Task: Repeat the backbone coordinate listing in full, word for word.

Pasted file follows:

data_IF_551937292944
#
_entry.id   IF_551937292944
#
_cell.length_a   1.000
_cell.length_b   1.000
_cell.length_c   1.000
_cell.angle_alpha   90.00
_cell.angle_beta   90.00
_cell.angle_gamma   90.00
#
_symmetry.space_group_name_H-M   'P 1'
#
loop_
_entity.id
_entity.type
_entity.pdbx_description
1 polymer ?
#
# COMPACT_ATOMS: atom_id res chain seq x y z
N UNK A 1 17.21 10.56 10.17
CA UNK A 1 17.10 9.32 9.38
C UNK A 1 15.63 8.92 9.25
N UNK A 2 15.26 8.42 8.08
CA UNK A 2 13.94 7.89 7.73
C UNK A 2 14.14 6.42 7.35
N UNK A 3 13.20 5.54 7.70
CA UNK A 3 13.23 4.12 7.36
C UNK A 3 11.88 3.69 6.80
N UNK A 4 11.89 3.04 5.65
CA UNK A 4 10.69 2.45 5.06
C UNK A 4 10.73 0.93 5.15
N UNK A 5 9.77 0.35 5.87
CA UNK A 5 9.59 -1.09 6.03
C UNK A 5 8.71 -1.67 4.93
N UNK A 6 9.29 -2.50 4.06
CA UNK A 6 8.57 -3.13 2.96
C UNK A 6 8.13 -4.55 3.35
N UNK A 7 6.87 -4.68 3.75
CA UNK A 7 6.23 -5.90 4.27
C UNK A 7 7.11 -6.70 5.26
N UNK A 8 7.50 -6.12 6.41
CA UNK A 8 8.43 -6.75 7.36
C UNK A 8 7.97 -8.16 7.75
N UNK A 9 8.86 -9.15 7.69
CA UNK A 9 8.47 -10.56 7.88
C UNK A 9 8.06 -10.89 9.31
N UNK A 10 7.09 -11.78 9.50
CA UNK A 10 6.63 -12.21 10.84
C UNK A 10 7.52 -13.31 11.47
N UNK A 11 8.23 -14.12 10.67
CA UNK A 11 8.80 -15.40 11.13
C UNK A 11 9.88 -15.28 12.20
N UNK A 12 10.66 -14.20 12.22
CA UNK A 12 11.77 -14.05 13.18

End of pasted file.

data_IF_551937292944
#
_entry.id   IF_551937292944
#
_cell.length_a   1.000
_cell.length_b   1.000
_cell.length_c   1.000
_cell.angle_alpha   90.00
_cell.angle_beta   90.00
_cell.angle_gamma   90.00
#
_symmetry.space_group_name_H-M   'P 1'
#
loop_
_entity.id
_entity.type
_entity.pdbx_description
1 polymer ?
#
# COMPACT_ATOMS: atom_id res chain seq x y z
N UNK A 1 17.21 10.56 10.17
CA UNK A 1 17.10 9.32 9.38
C UNK A 1 15.63 8.92 9.25
N UNK A 2 15.26 8.42 8.08
CA UNK A 2 13.94 7.89 7.73
C UNK A 2 14.14 6.42 7.35
N UNK A 3 13.20 5.54 7.70
CA UNK A 3 13.23 4.12 7.36
C UNK A 3 11.88 3.69 6.80
N UNK A 4 11.89 3.04 5.65
CA UNK A 4 10.69 2.45 5.06
C UNK A 4 10.73 0.93 5.15
N UNK A 5 9.77 0.35 5.87
CA UNK A 5 9.59 -1.09 6.03
C UNK A 5 8.71 -1.67 4.93
N UNK A 6 9.29 -2.50 4.06
CA UNK A 6 8.57 -3.13 2.96
C UNK A 6 8.13 -4.55 3.35
N UNK A 7 6.87 -4.68 3.75
CA UNK A 7 6.23 -5.90 4.27
C UNK A 7 7.11 -6.70 5.26
N UNK A 8 7.50 -6.12 6.41
CA UNK A 8 8.43 -6.75 7.36
C UNK A 8 7.97 -8.16 7.75
N UNK A 9 8.86 -9.15 7.69
CA UNK A 9 8.47 -10.56 7.88
C UNK A 9 8.06 -10.89 9.31
N UNK A 10 7.09 -11.78 9.50
CA UNK A 10 6.63 -12.21 10.84
C UNK A 10 7.52 -13.31 11.47
N UNK A 11 8.23 -14.12 10.67
CA UNK A 11 8.80 -15.40 11.13
C UNK A 11 9.88 -15.28 12.20
N UNK A 12 10.66 -14.20 12.22
CA UNK A 12 11.77 -14.05 13.18